Although we must acknowledge this theoretical limitation, the bulk of the published literature suggests that rectal thermometry is the best available noninvasive indicator of core body temperature. In a study of 16 adults admitted to an intensive care unit (ICU), Stavem et al43 reported better agreement between rectal and PA temperatures than between tympanic and PA temperatures. Similarly, Schmitz et al47 reported that rectal temperatures were a better predictor of PA temperatures than were oral, tympanic, or axillary temperatures in 13 adult patients in an ICU. In a study of 20 patients in a pediatric ICU, Romano et al52 found that rectal thermometry had less bias and variability than tympanic or axillary thermometers in predicting PA temperature. In a study of 9 adult patients in an ICU, Milewski et al54 found a better correlation between rectal and PA temperature than between tympanic and PA temperature. Only Rotello et al,46 in a study of 20 adult patients in an ICU, found a closer agreement between tympanic temperature and PA temperature than between rectal and PA temperatures. Even in this study, however, there was less variability in the difference between rectal and PA temperatures than in the difference between tympanic and PA temperatures.46 Given these reports, we believe that rectal thermometry is an appropriate criterion standard for noninvasive clinical thermometry.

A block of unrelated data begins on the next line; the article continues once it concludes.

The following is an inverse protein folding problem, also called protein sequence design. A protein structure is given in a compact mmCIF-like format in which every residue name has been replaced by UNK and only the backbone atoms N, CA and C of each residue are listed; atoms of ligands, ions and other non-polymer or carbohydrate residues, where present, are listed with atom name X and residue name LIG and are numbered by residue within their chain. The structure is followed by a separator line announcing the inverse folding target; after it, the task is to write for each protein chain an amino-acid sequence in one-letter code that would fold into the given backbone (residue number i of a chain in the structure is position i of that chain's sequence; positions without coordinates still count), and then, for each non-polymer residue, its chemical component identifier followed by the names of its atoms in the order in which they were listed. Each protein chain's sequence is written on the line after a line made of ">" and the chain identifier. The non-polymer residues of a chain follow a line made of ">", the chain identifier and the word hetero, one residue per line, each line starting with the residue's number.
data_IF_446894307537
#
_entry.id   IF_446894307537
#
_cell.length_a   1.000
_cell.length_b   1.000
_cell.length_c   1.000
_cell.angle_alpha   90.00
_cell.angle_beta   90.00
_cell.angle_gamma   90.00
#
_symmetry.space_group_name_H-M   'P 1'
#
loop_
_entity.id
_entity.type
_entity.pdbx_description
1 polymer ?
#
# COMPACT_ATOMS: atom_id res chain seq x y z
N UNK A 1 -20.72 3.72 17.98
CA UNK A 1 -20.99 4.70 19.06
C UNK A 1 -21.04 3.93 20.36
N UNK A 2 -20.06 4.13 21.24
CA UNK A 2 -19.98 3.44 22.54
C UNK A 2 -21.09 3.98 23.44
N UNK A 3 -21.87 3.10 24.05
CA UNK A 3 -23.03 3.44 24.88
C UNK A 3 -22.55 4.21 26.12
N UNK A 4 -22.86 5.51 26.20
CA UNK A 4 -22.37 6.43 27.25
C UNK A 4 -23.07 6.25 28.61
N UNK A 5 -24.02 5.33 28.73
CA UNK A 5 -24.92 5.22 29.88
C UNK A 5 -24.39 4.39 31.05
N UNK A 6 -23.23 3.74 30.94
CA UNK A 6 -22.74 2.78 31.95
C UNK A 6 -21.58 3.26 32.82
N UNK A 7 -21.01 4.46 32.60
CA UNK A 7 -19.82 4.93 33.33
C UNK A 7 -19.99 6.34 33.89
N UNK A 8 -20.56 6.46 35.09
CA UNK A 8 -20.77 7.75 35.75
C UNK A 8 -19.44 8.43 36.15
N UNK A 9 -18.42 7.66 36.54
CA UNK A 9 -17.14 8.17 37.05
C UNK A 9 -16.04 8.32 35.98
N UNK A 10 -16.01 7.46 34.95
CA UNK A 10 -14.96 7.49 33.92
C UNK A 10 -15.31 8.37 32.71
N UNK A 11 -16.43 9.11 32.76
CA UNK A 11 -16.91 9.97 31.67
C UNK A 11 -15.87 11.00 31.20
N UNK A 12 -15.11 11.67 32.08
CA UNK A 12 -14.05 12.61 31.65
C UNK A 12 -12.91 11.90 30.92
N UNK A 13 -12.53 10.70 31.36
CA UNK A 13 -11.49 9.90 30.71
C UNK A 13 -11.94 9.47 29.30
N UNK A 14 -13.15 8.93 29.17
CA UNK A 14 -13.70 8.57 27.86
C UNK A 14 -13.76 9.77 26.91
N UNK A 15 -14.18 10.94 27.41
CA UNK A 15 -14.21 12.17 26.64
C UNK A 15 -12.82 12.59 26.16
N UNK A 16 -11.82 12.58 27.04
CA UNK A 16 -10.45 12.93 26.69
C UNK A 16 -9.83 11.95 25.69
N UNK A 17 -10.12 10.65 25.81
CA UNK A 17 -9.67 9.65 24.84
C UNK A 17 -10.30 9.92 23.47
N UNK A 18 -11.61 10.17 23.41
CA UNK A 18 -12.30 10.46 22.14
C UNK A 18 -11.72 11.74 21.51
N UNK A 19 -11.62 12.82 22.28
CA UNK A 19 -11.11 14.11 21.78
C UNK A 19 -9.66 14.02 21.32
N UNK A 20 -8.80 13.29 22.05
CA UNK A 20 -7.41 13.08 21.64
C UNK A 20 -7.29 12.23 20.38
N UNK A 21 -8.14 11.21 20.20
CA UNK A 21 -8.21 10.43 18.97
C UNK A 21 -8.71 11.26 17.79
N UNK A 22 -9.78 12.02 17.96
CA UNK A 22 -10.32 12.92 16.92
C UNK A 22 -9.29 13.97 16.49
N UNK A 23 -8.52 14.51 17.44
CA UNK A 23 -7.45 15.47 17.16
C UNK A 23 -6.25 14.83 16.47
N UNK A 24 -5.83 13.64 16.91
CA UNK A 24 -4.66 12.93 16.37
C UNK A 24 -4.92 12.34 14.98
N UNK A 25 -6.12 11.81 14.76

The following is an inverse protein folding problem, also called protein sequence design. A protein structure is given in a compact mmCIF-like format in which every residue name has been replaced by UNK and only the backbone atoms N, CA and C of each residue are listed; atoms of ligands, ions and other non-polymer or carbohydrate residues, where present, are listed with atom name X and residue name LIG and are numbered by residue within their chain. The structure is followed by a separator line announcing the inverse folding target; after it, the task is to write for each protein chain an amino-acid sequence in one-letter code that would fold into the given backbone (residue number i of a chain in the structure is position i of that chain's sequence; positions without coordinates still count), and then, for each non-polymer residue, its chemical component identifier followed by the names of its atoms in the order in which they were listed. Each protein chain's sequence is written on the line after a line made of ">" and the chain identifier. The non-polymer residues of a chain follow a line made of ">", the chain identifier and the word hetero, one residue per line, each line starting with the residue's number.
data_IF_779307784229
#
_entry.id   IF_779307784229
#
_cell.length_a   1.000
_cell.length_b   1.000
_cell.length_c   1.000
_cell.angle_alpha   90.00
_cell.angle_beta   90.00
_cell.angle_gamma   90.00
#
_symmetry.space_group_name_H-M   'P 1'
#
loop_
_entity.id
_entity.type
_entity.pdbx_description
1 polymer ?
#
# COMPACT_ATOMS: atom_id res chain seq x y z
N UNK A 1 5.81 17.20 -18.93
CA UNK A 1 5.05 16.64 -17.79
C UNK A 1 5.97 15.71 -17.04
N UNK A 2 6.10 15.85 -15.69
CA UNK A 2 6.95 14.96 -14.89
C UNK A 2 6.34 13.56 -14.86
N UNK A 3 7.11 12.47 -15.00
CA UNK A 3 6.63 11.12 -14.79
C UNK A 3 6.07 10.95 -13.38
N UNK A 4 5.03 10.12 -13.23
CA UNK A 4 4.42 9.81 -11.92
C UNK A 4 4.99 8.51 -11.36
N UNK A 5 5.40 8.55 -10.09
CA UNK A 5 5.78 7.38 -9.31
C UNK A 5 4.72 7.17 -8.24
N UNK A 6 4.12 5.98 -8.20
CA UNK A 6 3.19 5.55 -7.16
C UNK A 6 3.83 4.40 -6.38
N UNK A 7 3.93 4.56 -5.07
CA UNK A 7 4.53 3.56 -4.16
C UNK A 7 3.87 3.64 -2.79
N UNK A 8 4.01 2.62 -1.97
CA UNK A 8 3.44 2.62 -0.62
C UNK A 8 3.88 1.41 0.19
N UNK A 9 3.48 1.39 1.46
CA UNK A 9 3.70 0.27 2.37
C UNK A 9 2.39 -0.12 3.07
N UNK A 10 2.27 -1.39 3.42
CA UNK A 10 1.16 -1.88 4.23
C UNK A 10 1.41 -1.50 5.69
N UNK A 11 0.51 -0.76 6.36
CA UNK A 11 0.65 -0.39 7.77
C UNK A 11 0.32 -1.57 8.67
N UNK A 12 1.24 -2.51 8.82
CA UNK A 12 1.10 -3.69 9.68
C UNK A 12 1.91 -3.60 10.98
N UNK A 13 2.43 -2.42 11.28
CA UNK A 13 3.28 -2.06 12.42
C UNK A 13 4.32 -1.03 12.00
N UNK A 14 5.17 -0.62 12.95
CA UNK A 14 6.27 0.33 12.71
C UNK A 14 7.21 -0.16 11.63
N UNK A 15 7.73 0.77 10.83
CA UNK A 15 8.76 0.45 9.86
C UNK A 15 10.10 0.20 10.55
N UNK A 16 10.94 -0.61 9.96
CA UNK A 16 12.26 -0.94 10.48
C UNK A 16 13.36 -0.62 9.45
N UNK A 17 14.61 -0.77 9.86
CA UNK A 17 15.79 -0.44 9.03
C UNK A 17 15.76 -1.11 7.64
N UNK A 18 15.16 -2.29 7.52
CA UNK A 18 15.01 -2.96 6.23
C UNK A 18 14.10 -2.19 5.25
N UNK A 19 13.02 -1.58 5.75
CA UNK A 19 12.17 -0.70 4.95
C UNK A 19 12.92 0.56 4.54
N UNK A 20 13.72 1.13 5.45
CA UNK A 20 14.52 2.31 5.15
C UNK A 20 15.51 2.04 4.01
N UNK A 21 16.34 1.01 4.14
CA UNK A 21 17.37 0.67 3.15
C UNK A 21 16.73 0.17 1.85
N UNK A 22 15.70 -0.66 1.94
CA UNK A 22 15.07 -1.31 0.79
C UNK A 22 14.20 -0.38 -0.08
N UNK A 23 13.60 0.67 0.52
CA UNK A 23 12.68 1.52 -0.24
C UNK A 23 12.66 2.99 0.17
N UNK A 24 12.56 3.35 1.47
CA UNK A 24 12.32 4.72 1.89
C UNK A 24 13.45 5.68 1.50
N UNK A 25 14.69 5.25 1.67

Another limitation of our study is that we included only infants in our sample. Given that the tympanic thermometer has been shown to be especially unreliable in young infants, we caution the reader against extrapolating our findings to older children or adults. Future studies comparing the TA thermometer to the tympanic thermometer in older children or adults would be of interest.
We conclude that the TA thermometer has limited sensitivity for detecting cases of rectal fever in infants. However, the TA thermometer is more accurate than the tympanic thermometer in infants, and it is better tolerated by infants than rectal thermometry. Rectal thermometry should still be considered the preferred method for temperature measurement in infants. For clinicians who choose not to use rectal thermometry for infants, the TA thermometer appears to be a better alternative than the tympanic thermometer.
Accepted for publication October 23, 2000.
This study was funded by a grant from the Exergen Corporation.
Presented as an abstract at the annual meeting of the Pediatric Academic Societies, Boston, Mass, May 14, 2000.
We thank James DiCanzio for his statistical consultation. We thank Kelly Johnston, BA, John Branda, MD, Jeanne Smith, MS, and Joyce Lee, MD, for their help with patient enrollment and data collection.
Corresponding author and reprints: David S. Greenes, MD, Division of Emergency Medicine, Children's Hospital, 300 Longwood Ave, Boston, MA 02115 (e-mail: firstname.lastname@example.org).
Greenes DS, Fleisher GR. Accuracy of a Noninvasive Temporal Artery Thermometer for Use in Infants. Arch Pediatr Adolesc Med. 2001;155(3):376–381. doi:https://doi.org/10.1001/archpedi.155.3.376